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Southwest Indiana Melon and Vegetable Association Spring Meeting

The annual spring meeting of the Southwest Indiana Melon and Vegetable Association will take place on Friday, March 8, 2019 at the French Lick Resort and Casino, 8670 West State Road 56, French Lick, IN 47432.  Registration starts at 8:30 a.m. EST.  Topics include: watermelon production in Georgia, food safety update, irrigation of cucurbits, pollinator safety, health of watermelon transplants, and putting the sprayer on the road.  Those who attend the afternoon session, from 1:30 until 3:30 will receive Private Applicator Recertification Credit (PARP).  Registration is $15 and includes lunch.  Individuals who want PARP certification should bring $10.  Please direct questions to Dan Egel, (812) 886-0198; egel@purdue.edu.

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Open tenure-track position for invertebrate vectors of disease and public health

The Entomology & Nematology Department (IFAS) at the University of Florida seeks candidates for a tenure-accruing position (9 months) in Invertebrate Vectors of Disease and Public Health at the Assistant Professor rank. This position will be 60% teaching (College of Agricultural and Life Sciences) and 40% research (Florida Agricultural Experiment Station). The appointee will contribute to a growing departmental reputation for excellence in teaching undergraduate and graduate students. In addition, the appointee will develop an internationally recognized and extramurally-funded program on invertebrate vectors of pathogens causing diseases of medical and veterinary importance.

Individuals wishing to apply should go online to http://apply.interfolio.com/57816 and submit: cover letter that clearly states applicant’s interest in the position and qualifications relative to the required and preferred qualifications listed above o Full Curriculum vitae; a statement of teaching/mentoring philosophies (2-page limit) The Foundation for The Gator Nation An Equal Opportunity Institution o A description of current and projected research (2-page limit); at least three letters of reference preferably from those who can speak to the applicant’s research, teaching and mentoring experiences

The selected candidate will be required to provide an official transcript to the hiring department upon hire. A transcript will not be considered “official” if a designation of “Issued to Student” is visible. Degrees earned from an education institution outside of the United States are required to be evaluated by a professional credentialing service provider approved by National Association of Credential Evaluation Services (NACES), which can be found at http://www.naces.org/.

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New Free IPM Resource for School Districts to Improve Student Health and Performance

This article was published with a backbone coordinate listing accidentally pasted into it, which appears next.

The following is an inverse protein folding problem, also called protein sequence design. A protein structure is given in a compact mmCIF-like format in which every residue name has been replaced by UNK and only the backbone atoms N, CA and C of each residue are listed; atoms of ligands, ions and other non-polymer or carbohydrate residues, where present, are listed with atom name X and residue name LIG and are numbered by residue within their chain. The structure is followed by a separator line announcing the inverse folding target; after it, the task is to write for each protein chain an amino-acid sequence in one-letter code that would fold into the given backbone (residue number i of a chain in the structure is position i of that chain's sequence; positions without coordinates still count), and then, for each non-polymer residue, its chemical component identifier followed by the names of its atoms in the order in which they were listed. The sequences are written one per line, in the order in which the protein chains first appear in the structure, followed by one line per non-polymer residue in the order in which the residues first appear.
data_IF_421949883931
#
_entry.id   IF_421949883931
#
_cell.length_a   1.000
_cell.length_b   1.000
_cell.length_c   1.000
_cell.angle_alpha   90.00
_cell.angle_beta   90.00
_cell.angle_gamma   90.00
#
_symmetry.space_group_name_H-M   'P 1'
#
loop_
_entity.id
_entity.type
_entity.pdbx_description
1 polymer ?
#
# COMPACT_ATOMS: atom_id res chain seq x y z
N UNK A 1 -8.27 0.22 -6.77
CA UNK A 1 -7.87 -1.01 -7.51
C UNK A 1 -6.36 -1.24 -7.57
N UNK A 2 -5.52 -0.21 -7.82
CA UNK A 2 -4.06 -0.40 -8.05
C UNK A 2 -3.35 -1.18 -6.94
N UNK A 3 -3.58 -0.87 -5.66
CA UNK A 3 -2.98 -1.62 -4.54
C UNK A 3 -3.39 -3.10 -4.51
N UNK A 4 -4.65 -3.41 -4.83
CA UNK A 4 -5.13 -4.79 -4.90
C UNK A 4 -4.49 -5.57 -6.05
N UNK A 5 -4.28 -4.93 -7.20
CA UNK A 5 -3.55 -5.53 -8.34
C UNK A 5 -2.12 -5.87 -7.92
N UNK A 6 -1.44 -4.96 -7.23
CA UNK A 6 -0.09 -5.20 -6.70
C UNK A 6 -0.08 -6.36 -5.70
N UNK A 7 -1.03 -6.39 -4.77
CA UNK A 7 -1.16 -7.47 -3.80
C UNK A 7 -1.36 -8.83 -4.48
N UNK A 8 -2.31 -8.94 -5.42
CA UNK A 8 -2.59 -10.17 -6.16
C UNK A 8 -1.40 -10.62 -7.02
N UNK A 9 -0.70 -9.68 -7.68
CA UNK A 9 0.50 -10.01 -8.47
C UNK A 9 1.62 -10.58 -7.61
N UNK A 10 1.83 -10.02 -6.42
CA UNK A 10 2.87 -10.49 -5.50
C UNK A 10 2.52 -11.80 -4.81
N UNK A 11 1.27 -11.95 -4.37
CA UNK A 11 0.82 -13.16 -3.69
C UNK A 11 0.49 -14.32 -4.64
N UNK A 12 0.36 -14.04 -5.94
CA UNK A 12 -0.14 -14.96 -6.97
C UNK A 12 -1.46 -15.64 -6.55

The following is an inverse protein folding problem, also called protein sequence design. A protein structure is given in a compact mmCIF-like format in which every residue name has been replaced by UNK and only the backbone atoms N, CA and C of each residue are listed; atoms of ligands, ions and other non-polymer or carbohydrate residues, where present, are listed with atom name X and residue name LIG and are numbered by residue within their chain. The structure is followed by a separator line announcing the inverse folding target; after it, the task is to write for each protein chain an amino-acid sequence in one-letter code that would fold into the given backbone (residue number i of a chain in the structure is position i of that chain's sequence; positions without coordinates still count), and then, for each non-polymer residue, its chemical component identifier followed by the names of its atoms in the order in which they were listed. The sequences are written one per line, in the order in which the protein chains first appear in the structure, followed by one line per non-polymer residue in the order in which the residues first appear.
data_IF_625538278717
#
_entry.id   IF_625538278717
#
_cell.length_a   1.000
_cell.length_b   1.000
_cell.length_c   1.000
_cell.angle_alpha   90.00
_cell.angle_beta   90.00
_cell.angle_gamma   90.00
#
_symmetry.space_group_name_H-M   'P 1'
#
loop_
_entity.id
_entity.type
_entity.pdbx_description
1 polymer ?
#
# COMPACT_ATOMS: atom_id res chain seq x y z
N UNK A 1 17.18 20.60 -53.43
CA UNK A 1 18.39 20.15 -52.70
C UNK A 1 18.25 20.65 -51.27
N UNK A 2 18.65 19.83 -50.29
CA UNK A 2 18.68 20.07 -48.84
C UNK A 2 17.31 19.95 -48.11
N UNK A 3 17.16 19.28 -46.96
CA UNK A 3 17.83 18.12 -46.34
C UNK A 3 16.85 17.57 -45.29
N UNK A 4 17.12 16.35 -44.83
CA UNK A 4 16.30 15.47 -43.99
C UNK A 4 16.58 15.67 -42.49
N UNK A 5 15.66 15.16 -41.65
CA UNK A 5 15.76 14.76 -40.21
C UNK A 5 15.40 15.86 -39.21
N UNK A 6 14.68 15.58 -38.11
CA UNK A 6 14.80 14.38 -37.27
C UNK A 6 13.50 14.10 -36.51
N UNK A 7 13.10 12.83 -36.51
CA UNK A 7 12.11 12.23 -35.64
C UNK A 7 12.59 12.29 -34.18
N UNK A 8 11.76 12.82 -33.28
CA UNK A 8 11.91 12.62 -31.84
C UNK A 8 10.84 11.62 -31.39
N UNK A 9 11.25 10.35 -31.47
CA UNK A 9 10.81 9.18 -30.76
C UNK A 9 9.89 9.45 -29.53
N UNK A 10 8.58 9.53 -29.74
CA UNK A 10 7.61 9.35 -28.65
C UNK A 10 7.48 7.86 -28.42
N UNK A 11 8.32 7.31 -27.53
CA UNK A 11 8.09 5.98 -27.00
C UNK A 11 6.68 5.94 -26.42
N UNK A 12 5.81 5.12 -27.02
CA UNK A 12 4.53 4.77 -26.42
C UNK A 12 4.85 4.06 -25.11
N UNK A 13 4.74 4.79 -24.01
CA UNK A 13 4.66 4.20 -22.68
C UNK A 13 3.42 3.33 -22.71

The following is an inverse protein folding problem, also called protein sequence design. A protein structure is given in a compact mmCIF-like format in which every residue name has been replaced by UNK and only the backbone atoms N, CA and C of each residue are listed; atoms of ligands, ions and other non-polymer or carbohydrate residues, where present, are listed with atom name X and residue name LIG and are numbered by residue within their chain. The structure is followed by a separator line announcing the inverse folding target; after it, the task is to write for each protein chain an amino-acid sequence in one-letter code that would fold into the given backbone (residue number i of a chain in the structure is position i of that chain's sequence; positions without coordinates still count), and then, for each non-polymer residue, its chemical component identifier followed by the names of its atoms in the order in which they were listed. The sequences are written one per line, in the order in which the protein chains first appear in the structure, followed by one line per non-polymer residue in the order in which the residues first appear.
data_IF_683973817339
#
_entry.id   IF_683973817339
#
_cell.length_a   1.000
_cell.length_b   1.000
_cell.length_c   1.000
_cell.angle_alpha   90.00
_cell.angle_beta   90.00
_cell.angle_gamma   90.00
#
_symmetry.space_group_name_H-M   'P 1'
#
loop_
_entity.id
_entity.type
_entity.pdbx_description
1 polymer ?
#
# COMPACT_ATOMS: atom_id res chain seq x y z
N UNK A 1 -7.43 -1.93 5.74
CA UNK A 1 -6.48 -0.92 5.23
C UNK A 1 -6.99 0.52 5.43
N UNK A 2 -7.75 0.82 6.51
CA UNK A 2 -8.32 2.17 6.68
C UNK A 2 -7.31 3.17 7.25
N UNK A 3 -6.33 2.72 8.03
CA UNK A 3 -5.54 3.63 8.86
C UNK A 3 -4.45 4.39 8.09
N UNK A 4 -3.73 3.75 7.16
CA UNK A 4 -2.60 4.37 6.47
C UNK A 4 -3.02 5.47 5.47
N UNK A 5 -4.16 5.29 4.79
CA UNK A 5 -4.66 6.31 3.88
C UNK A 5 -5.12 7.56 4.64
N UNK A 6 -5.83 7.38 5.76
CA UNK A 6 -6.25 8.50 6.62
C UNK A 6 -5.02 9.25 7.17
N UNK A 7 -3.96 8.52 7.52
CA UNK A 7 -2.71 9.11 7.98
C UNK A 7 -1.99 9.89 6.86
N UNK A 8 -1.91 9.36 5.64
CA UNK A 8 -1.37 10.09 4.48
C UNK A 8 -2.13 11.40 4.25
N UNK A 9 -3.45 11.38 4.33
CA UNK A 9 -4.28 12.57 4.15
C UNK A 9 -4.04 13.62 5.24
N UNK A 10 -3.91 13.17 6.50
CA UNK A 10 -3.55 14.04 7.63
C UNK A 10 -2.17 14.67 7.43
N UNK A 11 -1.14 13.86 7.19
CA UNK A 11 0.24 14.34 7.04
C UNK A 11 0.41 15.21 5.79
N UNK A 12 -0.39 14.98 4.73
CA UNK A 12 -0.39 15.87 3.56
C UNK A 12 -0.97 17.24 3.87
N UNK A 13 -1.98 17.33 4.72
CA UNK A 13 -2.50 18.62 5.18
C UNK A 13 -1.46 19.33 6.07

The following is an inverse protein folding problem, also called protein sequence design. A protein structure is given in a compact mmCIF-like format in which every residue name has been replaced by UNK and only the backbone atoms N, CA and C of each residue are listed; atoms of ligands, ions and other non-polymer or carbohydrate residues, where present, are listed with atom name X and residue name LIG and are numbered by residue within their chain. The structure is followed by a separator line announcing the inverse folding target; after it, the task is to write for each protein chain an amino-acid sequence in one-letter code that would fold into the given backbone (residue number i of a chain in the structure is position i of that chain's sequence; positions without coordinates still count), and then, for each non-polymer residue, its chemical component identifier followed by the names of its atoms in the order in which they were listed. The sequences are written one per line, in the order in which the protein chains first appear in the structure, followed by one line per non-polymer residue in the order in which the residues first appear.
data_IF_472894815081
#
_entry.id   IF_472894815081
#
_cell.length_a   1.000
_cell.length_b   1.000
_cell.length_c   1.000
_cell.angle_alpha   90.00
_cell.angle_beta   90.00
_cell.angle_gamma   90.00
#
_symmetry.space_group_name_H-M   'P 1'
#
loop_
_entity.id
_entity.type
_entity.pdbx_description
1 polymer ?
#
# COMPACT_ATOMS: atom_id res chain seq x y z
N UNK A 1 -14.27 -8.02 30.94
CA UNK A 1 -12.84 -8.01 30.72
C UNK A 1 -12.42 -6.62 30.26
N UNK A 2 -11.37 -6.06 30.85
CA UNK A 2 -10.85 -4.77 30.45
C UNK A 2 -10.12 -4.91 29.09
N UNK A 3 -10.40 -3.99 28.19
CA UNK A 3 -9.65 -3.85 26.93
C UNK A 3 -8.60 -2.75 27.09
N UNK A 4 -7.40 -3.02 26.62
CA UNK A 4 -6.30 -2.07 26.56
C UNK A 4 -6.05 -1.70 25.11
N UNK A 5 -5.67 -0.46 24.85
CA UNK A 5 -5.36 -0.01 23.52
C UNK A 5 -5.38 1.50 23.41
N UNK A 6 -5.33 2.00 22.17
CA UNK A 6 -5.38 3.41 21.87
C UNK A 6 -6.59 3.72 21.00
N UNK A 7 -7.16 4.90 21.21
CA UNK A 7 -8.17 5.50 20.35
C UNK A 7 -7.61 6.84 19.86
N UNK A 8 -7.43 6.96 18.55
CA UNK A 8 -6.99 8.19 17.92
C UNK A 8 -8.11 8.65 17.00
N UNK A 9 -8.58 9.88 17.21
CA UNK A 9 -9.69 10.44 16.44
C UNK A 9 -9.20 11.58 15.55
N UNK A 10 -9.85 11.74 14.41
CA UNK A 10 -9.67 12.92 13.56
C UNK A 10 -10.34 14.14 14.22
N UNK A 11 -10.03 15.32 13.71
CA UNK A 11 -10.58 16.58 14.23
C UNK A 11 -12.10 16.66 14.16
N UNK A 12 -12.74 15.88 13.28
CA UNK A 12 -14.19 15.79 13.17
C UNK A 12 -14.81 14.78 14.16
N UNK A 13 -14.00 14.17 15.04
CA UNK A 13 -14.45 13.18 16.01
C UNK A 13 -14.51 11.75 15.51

Madison, Wisconsin — School districts throughout the US now have a free training tool
to ensure all school staff – custodians, maintenance, food service, teachers, grounds
staff and more – understand how they can reduce pest problems and asthma, and
boost student and staff performance, as they go about their daily tasks.
Did you know that exposure to mice, cockroaches, dust mites and pesticides can
trigger asthma attacks? Increasing awareness of the pest connection to asthma is one
of the key goals of the free training. Asthma is the number one reason why children
miss school, and attendance is one of the most critical contributors to student
success.

Due to their behavior and biology, school-aged children are particularly susceptible to exposure to pests and pesticides. The Pest Defense for Health Schools offers free, on-
line professional development to address this challenge. School districts are using the program for new staff training as well as ongoing continuing education. Users describe
the program as “informative” and “very helpful.” A typical response: “Thank you for
the information presented clearly and concisely. It was great information.”

The Pest Defense, formerly Stop School Pests, is focused on preventing pest problems
including head lice, bed bugs, mice, cockroaches and ants. Simply ensuring all exterior
doors have well-maintained door sweeps that seal the gap between the bottom of the
door and the sill can reduce pest complaints by 65%! Everyone working in schools has
an important role to play.

To learn more or to sponsor an in-person training, please contact Julian Cooper,
jcooper@ipminstitute.org. Visit pestdefenseforhealthyschools.com to view the
training. The training was developed with support from the US EPA and the USDA
North Central Region IPM Center, and with contributions from experts in the National
School IPM Working Group.

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PhD opportunity in Plant-Microbe Interactions

Project: Evaluation of potential resistance mechanisms involved in the pea/Aphanomyces/Fusarium pathosystems